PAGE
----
Companies, Partnerships and Directors
Demergers and reconstructions
Demergers of businesses and group reconstructions have often had a stigma – the business world may regard them as the result of failure, but this is not necessarily the case. A strategic break-up of a group comprising different businesses may make good commercial sense, particularly in difficult economic times.
Why break up?
We are certainly seeing more clients wanting to explore the possibilities. It may be that a group has lost synergy between its constituent businesses, or maybe one in the group is underperforming and acting as a drag on the development of the others. Perhaps a split will enable the owners to unlock shareholder value and sell-off one or more business units that would be unattractive as a group. Maybe different members of a family want to take over responsibility for different areas of the business. These are all positive, constructive reasons for a break-up and we see the current trend towards consideration of these as likely to grow.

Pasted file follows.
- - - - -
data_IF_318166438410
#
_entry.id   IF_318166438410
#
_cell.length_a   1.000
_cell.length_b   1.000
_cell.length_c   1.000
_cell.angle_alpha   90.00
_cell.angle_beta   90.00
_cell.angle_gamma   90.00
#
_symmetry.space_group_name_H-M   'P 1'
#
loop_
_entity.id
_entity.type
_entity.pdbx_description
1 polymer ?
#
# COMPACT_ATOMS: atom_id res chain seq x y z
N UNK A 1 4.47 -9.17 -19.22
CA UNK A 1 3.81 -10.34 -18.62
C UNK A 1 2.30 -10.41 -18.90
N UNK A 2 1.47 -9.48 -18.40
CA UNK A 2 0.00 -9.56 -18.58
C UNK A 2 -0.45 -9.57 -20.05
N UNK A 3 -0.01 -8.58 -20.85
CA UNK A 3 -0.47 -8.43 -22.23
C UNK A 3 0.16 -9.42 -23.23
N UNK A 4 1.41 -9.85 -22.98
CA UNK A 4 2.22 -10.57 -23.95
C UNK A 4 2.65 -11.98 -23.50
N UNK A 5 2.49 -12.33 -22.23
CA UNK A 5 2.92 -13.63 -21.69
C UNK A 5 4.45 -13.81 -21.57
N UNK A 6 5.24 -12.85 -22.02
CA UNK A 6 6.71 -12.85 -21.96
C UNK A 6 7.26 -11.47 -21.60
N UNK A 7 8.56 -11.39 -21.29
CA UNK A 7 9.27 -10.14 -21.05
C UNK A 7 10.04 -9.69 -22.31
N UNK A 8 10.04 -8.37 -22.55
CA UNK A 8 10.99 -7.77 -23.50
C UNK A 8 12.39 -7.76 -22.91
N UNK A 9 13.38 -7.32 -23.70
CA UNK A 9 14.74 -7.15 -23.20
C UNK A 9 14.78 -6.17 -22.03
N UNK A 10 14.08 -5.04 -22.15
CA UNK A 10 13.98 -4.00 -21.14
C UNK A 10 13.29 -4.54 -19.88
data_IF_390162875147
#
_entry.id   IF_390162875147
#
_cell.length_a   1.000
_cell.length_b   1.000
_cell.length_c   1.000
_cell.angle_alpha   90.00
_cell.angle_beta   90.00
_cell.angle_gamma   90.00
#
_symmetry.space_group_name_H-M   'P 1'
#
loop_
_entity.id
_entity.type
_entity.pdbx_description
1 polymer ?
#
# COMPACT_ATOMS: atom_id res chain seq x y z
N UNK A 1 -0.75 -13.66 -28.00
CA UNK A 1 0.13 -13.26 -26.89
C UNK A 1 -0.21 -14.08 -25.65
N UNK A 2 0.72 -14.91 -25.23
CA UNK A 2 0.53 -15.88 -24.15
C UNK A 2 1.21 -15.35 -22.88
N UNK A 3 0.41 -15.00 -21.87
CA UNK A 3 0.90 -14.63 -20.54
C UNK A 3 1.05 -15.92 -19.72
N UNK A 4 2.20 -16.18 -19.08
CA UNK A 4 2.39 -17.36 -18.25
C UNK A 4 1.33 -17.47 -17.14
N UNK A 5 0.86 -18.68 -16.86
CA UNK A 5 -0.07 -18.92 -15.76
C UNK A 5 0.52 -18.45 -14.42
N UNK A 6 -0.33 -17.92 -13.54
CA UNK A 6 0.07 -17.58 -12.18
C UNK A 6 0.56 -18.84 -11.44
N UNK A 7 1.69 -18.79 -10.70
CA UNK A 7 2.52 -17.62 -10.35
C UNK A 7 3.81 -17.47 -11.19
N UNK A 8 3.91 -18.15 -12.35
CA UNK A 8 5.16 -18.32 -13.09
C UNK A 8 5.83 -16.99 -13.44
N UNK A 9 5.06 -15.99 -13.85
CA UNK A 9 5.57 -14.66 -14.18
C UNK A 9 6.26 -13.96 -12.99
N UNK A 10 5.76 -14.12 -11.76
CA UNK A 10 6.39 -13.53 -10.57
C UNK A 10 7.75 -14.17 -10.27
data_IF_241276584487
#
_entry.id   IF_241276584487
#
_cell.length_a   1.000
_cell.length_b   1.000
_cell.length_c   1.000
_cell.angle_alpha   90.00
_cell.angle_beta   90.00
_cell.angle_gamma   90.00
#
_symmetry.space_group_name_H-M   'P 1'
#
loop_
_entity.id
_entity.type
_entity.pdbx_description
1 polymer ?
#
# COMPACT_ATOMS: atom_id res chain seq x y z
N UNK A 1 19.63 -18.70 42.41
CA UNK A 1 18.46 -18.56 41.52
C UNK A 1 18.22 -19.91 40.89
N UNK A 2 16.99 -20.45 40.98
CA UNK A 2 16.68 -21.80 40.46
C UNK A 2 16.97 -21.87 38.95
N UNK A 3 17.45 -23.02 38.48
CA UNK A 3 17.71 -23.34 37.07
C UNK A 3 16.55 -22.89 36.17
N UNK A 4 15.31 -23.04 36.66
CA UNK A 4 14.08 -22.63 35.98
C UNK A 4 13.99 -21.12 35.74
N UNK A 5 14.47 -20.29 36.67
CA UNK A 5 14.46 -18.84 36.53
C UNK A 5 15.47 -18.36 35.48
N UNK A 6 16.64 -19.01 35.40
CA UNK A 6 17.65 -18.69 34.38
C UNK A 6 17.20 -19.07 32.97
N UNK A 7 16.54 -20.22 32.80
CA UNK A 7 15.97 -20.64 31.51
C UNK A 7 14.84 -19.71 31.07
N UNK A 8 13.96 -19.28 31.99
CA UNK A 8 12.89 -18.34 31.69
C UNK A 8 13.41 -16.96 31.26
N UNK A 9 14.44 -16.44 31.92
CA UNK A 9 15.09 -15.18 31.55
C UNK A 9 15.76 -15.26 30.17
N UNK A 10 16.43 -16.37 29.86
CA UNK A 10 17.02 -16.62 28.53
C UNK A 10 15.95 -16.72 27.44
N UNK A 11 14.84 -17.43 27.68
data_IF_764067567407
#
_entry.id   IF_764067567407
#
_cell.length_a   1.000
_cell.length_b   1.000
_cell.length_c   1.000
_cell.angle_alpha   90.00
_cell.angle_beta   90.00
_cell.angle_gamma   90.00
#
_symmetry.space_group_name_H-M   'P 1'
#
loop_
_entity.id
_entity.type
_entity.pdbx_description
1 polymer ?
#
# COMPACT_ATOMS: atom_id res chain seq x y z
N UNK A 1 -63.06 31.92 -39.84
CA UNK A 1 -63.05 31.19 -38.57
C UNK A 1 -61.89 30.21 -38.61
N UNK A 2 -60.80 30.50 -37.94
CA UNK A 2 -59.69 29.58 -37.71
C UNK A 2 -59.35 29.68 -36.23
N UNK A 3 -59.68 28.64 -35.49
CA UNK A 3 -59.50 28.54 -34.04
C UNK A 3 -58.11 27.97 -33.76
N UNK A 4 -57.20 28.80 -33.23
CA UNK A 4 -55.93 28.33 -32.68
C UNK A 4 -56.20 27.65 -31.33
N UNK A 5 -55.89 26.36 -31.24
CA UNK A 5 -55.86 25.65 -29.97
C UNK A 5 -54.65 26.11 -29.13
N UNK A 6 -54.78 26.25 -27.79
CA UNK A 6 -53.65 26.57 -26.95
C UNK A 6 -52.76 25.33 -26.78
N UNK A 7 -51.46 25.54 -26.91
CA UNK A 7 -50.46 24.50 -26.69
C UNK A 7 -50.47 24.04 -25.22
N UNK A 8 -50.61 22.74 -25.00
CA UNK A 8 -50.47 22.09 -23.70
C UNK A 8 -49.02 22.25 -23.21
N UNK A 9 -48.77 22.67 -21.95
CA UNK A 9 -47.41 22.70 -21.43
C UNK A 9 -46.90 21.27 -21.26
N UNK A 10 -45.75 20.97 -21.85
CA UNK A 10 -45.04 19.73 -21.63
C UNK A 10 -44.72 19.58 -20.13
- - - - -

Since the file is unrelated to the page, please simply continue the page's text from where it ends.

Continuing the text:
Section 110 Insolvency Act
There are various statutory methods for demerging a business and each has complex tax treatments. For that reason, it is vital that you consult your tax advisers at the earliest opportunity so that the most favourable tax treatment can be obtained. One of the most popular demerger options is the “section 110 Insolvency Act” scheme. Do not be put off by the “Insolvency” reference – a s. 110 scheme requires the company to be solvent! In broad terms, a section 110 scheme will involve the liquidation of the parent company and the distribution of the different business divisions to new companies. Each newco will “pay” for the transferred business by issuing shares to the parent and the liquidator will distribute those new shares to the original shareholders of the parent, in whatever new groupings or proportions are agreed. This may sound complex, but it simply means that the original shareholders end up owning (on their own) the different demerged business units. Their shares in the parent are effectively “swapped” (via the liquidation) for shares in the newcos.
So, if there might be commercial reasons to break up your business, and it is solvent, a s.110 scheme may be of benefit.